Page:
A vaccination programme may need to be rolled out among cats and dogs to help prevent the spread of COVID-19, according to a group of scientists.
Research has shown that coronavirus can jump to domesticated animals and a warning has been issued there is a “significant long-term risk to public health” if the virus keeps mutating and starts infecting more animals.
Teams from the University of East Anglia (UEA), Norwich-based research facility the Earlham Institute and the University of Minnesota have come together to write an editorial in the journal Virulence about the subject.
They wrote: “It is not unthinkable that vaccination of some domesticated animal species might… be necessary to curb the spread of the infection.”
Millions of mink were culled last year in Denmark when a link was found between the farmed animal and a coronavirus variant.
One of the editorial’s authors, Cock van Oosterhout, professor of evolutionary genetics at UEA, said: “It makes sense to develop vaccines for pets, for domestic animals, just as a precaution to reduce this risk.
“What we need to be as a human society, we really need to be prepared for any eventuality when it comes to Covid. I think the best way to do this is indeed consider development of vaccines for animals as well.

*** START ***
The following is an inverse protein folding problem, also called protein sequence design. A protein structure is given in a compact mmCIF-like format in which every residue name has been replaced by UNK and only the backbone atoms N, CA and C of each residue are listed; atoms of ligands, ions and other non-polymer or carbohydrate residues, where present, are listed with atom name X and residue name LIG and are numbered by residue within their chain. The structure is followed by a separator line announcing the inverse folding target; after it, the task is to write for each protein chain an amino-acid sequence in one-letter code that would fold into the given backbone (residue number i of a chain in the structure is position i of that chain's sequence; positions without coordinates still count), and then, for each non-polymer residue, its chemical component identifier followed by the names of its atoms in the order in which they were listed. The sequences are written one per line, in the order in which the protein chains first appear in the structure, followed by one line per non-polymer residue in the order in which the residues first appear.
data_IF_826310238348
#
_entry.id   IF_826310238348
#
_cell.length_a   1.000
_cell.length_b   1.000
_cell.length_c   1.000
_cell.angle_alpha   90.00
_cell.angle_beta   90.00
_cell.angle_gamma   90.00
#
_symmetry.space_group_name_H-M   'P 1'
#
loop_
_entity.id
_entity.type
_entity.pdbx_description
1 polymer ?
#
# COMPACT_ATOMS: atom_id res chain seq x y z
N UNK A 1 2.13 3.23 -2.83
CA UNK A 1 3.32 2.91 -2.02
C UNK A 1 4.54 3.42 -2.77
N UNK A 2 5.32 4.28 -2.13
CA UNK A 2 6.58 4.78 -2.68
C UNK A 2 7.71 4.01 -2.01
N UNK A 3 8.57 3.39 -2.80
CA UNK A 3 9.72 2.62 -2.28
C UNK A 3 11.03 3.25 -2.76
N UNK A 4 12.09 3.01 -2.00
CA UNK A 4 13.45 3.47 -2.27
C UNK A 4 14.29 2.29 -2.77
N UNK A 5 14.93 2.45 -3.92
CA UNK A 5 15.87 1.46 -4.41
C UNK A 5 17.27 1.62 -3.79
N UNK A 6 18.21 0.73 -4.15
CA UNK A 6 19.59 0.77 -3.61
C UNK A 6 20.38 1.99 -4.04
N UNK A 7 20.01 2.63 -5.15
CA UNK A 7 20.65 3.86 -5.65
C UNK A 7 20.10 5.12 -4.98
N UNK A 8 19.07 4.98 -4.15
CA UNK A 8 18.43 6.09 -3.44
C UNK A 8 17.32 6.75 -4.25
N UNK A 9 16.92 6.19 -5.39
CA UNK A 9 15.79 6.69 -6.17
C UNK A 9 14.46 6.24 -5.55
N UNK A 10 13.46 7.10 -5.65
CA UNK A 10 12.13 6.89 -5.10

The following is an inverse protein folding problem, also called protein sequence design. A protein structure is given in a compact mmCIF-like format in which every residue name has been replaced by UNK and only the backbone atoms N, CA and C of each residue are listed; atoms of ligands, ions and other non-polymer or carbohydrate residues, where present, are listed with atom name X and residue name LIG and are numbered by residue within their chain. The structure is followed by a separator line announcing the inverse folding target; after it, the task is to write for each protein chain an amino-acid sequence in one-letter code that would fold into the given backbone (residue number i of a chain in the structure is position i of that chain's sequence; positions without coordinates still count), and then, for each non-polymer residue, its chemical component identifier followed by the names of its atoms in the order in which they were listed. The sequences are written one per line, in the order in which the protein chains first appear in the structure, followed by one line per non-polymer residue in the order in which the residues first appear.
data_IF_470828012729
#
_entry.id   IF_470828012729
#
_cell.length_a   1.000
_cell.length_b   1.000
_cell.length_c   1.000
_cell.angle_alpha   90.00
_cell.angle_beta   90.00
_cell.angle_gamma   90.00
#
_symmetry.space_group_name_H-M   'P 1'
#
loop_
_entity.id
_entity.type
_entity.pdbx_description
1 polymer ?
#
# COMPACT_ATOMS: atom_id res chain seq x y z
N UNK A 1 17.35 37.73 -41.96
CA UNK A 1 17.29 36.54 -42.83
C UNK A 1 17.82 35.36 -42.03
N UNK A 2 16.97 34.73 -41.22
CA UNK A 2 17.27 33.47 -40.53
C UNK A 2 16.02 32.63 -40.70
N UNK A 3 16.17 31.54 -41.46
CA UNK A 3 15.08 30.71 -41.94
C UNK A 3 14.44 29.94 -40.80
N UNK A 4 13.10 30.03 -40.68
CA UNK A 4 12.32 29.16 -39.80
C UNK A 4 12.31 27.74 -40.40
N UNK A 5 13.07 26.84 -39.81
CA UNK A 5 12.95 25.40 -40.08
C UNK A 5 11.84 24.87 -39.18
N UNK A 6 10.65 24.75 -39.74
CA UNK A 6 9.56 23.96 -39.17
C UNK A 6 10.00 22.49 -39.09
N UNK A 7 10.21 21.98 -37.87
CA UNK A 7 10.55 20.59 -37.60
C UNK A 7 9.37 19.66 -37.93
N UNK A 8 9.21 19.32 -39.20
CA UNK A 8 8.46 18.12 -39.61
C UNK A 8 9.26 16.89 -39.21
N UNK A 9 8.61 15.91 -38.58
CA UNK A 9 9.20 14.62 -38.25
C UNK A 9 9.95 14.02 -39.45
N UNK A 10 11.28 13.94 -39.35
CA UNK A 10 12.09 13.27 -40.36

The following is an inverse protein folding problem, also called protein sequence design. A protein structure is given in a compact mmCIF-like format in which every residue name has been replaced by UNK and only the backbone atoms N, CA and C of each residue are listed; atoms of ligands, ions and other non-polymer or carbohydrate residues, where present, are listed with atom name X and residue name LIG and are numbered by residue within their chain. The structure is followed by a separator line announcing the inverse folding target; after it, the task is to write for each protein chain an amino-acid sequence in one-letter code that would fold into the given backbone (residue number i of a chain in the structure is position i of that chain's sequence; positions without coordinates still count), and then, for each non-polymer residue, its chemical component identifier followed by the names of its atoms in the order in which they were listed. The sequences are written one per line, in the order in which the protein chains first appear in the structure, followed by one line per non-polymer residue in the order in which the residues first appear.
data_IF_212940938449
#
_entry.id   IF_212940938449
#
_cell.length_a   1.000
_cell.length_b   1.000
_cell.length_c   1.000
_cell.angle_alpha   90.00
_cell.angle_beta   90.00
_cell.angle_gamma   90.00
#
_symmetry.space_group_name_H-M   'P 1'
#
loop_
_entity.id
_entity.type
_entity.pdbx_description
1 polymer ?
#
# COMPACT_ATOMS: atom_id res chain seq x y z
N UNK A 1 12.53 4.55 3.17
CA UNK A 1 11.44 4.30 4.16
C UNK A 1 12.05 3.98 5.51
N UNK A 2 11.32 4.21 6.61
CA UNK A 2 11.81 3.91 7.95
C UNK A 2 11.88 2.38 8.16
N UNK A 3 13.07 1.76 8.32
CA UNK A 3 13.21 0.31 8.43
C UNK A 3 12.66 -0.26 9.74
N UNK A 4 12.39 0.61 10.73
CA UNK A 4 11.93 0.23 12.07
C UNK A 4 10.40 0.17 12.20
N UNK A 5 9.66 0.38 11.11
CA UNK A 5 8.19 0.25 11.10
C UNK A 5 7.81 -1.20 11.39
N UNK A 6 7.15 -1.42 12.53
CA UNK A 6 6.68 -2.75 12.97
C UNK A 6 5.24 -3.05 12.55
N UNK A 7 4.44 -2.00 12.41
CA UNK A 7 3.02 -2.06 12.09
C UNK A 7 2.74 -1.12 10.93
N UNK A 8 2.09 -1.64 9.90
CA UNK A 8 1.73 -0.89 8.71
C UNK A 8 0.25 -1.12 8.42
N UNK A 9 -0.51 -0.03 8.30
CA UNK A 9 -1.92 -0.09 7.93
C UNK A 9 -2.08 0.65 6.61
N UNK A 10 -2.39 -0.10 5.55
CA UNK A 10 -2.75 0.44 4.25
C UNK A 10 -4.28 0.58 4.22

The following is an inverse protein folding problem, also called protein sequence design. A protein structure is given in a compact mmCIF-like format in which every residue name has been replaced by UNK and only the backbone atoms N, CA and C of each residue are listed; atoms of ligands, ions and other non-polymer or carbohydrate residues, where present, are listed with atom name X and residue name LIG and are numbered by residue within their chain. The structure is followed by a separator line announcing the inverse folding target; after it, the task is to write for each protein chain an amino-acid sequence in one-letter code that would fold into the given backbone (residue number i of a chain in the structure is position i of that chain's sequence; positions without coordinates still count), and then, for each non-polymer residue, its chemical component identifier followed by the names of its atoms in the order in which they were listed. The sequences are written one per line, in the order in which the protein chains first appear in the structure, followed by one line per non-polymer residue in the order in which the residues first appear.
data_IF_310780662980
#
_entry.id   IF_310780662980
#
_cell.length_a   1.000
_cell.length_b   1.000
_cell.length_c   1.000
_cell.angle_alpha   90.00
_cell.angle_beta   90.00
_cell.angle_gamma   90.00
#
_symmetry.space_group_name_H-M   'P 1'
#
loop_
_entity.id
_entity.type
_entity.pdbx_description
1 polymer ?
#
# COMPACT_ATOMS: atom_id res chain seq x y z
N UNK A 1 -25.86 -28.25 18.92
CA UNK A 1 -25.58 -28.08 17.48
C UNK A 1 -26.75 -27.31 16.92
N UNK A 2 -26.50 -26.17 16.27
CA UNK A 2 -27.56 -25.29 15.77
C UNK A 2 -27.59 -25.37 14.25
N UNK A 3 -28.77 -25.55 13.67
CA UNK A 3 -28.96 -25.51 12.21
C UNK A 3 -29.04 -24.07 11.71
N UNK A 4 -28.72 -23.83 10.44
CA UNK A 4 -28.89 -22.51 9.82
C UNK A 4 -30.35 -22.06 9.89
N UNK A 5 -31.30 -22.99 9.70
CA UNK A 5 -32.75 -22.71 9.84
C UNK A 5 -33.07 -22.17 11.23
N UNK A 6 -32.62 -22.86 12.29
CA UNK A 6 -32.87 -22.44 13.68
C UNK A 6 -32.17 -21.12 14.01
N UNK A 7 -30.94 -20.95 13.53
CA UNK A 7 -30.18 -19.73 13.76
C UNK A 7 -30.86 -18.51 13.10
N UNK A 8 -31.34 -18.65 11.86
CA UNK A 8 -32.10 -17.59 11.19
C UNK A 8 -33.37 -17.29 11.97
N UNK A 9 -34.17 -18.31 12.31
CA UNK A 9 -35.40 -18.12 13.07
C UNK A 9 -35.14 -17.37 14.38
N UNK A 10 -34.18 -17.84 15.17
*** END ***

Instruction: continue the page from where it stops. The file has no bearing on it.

“Interestingly the Russians have already started to develop a vaccine for pets, which there’s very little information about.”
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The Centers for Disease Control and Prevention (CDC) advises that should a pet become infected then they should stay home, unless veterinarian care is needed. If this the case, the surgery should be notified ahead of the visit
Human medical centres, places of education and groomers should all be avoided by infected animals. Other pets and humans within the household should avoid coming into contact with the infected animal they should be given separate bedding, feeding and toileting areas to other pets.